(455a) Not Lecturing In a Material and Energy Balances Course

Authors: 
Falconer, J. L., University of Colorado Boulder


We
have replaced 50 minutes of lecturing in our material and energy balances
course with a more active learning approach that takes advantage of research in
learning1-5 and readily-available technology. Instead of a 50-minute
class where the instructor writes on the board and students copy what the
instructor writes, we have used the following approach:

1)     
 Students
are assigned sections from the textbook that are to be read before class starts.

2)     
A
short on-line, graded reading quiz (3-5 questions, usually multiple choice),
based on the assigned reading, is due 2 -3 hours before class starts. The
instructor views the student responses before class and adjusts what might be
discussed in class (i.e. just-in-time teaching).

3)     
Class
time is devoted to students responding to multiple-choice conceptests. The
students answer individually using personal response systems (clickers2).
The objective is to use conceptests that approximately 30-40% of the students
answer correctly on their own. That is, the main objective is not to test
students but instead spend class time on topics that are confusing to the
majority of the class.

4)     
Students
then discuss their answers in small groups (peer instruction1,3,4)
and can change their answers. The final answer is graded.

5)     
Students
and the instructor discuss the reasons for the correct answer and often the
misconceptions students may have when choosing the wrong answers.

6)     
Students
then ask questions related to the concept in the conceptest. The instructor
might present additional information related to the concept.

7)     
Screencast
videos5, many of which are solutions to example problems or
explanations of conceptests, are made available for each chapter to replace/supplement
materials that might have been used in class.

A
typical class has 3-5 conceptests. We have used an on-line class management
system (Blackboard) for collecting reading quizzes, and we use iClickers (www.iclickers.com)
in class to collect the student responses to conceptests. The homework
assignments contain traditional textbook problems and also some conceptual
questions. The notes made in class and the conceptests are posted on line after
class. Using a tablet PC instead of a board makes it easy to make the class
notes available as a PDF file after class. The screencast videos are typically
about 5-10 minutes long. They are similar to the solution of a problem that
might be presented in class, but provide the students with the option to watch the
video on their schedule, to stop and think about something, to replay parts,
and to watch on a computer, iPad, or smart phone.  We have prepared them on
tablet PCs, which allows stylus input to be continuously recorded while
accompanied by dictation. They are not professional quality videos but instead
are similar to the explanation that might be given in class.

We
encourage other faculty to use the material that we have generated for this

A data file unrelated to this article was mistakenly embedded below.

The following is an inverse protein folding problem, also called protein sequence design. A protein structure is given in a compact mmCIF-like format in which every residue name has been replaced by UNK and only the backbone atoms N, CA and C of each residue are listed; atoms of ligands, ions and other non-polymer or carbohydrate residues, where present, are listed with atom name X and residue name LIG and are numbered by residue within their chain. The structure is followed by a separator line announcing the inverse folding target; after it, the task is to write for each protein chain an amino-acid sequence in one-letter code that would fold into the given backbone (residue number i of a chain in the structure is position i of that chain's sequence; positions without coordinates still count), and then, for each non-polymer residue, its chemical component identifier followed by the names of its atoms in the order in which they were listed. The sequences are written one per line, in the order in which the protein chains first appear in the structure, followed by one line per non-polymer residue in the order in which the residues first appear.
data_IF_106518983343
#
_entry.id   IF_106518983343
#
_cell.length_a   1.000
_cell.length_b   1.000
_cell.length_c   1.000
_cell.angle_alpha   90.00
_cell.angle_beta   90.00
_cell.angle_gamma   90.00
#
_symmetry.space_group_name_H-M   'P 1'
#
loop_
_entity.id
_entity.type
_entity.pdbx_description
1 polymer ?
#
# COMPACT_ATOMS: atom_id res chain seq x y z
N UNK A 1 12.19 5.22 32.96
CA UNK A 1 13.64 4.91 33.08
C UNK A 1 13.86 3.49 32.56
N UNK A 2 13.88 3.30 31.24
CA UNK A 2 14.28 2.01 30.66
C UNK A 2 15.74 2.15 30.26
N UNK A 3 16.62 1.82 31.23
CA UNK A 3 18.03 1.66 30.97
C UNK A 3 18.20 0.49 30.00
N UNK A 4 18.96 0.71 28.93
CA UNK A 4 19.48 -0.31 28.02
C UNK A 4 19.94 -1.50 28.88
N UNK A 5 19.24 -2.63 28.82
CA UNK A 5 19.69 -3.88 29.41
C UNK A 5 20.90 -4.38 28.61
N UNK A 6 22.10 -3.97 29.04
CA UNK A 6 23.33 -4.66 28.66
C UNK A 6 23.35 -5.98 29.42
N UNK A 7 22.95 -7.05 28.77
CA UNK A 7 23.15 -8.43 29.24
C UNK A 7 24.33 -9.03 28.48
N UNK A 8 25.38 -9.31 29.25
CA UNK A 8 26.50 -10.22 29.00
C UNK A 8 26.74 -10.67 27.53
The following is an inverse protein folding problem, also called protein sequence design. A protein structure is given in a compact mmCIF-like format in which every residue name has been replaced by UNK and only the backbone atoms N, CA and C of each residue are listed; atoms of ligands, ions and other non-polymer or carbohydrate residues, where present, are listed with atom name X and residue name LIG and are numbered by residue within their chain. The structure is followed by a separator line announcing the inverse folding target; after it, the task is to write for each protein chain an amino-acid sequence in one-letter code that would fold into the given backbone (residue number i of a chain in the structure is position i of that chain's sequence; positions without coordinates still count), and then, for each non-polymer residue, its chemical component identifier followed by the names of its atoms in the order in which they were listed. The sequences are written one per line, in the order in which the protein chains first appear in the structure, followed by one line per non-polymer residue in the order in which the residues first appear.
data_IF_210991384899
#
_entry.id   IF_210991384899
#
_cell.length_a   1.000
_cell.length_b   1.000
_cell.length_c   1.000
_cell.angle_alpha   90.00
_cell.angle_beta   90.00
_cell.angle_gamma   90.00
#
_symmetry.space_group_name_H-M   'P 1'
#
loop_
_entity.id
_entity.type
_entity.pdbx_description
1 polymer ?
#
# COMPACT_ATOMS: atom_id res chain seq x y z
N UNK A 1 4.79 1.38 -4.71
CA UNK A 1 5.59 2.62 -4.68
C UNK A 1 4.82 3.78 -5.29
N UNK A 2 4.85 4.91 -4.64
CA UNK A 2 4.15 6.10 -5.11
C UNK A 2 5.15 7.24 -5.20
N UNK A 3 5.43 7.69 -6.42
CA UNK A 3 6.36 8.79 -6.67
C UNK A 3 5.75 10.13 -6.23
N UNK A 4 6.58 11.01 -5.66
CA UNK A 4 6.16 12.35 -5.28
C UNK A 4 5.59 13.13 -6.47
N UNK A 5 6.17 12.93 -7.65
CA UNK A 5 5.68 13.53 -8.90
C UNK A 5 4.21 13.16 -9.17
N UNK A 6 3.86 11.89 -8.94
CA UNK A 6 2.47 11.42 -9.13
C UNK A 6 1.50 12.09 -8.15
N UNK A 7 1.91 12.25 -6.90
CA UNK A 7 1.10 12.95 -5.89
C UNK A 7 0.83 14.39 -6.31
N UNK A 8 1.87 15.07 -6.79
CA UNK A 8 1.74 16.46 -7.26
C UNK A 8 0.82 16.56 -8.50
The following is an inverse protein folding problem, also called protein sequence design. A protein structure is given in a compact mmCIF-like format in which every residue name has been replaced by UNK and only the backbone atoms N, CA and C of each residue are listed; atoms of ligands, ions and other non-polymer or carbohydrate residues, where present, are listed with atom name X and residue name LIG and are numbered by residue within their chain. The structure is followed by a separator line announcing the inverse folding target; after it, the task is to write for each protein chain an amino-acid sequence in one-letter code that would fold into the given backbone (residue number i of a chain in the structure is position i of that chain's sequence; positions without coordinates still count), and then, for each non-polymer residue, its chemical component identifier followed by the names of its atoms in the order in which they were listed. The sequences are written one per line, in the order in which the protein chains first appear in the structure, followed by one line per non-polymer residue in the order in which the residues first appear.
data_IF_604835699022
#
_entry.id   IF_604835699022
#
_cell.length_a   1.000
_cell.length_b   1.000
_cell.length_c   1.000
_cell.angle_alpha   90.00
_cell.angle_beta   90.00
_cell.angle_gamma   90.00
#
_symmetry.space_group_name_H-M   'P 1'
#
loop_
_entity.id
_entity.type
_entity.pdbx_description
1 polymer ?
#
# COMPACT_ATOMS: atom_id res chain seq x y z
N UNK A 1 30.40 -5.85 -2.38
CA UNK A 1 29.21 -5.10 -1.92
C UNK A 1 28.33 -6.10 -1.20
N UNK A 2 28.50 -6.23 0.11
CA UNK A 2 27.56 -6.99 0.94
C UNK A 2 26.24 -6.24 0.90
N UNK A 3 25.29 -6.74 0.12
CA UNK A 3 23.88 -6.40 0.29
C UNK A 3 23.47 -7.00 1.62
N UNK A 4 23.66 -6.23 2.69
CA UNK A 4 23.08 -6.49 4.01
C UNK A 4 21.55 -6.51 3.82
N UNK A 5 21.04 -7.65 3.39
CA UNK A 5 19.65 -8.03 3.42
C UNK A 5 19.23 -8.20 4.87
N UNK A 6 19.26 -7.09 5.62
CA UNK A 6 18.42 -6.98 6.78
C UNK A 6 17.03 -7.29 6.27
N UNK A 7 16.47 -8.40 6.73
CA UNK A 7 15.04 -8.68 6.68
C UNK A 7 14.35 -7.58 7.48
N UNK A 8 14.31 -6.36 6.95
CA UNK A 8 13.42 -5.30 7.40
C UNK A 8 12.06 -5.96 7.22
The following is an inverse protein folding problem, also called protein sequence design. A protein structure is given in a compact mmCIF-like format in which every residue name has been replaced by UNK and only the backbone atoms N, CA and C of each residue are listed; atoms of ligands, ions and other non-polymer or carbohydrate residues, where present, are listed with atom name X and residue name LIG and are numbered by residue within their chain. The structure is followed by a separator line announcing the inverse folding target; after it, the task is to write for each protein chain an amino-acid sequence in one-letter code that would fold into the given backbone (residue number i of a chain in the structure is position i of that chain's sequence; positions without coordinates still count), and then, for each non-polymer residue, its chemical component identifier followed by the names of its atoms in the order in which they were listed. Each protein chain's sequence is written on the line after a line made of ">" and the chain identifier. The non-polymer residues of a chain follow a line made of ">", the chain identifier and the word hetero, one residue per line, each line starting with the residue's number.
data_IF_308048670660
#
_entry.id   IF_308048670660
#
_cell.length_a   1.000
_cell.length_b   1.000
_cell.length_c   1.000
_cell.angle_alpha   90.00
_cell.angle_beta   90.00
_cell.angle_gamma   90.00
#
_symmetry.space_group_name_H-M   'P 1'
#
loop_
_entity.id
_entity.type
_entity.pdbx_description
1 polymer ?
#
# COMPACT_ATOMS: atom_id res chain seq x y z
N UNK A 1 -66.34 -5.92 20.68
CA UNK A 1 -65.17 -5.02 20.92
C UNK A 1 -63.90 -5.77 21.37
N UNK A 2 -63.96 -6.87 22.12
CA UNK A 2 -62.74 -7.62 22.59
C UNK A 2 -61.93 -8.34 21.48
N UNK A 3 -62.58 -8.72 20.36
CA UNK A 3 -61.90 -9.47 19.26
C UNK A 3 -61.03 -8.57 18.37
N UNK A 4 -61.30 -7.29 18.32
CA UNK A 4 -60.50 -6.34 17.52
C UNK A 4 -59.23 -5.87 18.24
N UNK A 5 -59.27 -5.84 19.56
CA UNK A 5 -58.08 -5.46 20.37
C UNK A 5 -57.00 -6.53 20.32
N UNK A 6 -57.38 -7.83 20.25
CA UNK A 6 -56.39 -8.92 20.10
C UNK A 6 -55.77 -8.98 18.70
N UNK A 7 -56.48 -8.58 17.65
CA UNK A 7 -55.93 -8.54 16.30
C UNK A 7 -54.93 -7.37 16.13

course in order to lower the barrier to adopting this approach to teaching
material and energy balances. Our web site (www.learncheme.com)
contains more than 200 conceptests and their explanations, and more than 75
screencasts. The screencasts are organized by topic and also by the table of
contents of the Felder and Rousseau textbook. The screencasts are also available
on iTunesU (search University of Colorado-Boulder or learncheme).  Since we
began posting these MEB videos in August 2010, they have been watched more than
3,000 times.

Anonymous
student feedback surveys during and after the course have been overwhelming
positive. The majority of students find the screencasts ?very useful? to ?one
of the best features of the course?. Similar, teaching class with conceptests
and clickers has also received overwhelming positive feedback.  An example conceptest
from material and energy balances is shown in Figure 1.

Fig.
1.

An example conceptest.

The
motivation for this active learning approach to teaching is to address what can
be a major disconnect between engineering professors and their students.
Engineering students are visual, sensing, inductive, and active learners while
their education, typically delivered through class lectures, had been auditory,
sensing, inductive, and passive. Studies have shown that teaching with conceptests
and clickers results in significantly enhanced learning2-4.

References

1.      Mazur E. (1997). Peer
Instruction: A User's Manual
, Prentice Hall, Upper Saddle River, NJ.

2.      Caldwell J. E.
(2007). Clickers in the Large Classroom: Current Research and
Best-Practice Tips. CBE Life Sci Educ 6, 9-20.

3.      Smith M.K., Wood
W.B., Adams W.K., Wieman C., Knight J.K., Guild N., and T.T. Su (2009).
"Why Peer Discussion Improves Student Performance on In-Class Concept
Questions", Science, 323, 122-124.

4.      Crouch C.H. and E.
Mazur (2001). Peer Instruction: Ten Years of Experience and Results, Am.
J. Phys.
69, 970-977.

5.      Falconer J.L., deGrazia
J., Medlin J.W., M. Holmberg (2009). Using ScreenCasts in ChE Courses, Chemical
Engineering
Education 43, 286-289.

Acknowledgments

We
gratefully acknowledge support by NSF-CCLI grant DUE-0920640, by Shell Oil, and
by the College of Engineering and Applied Sciences, Engineering Excellence Fund
at the University of Colorado.

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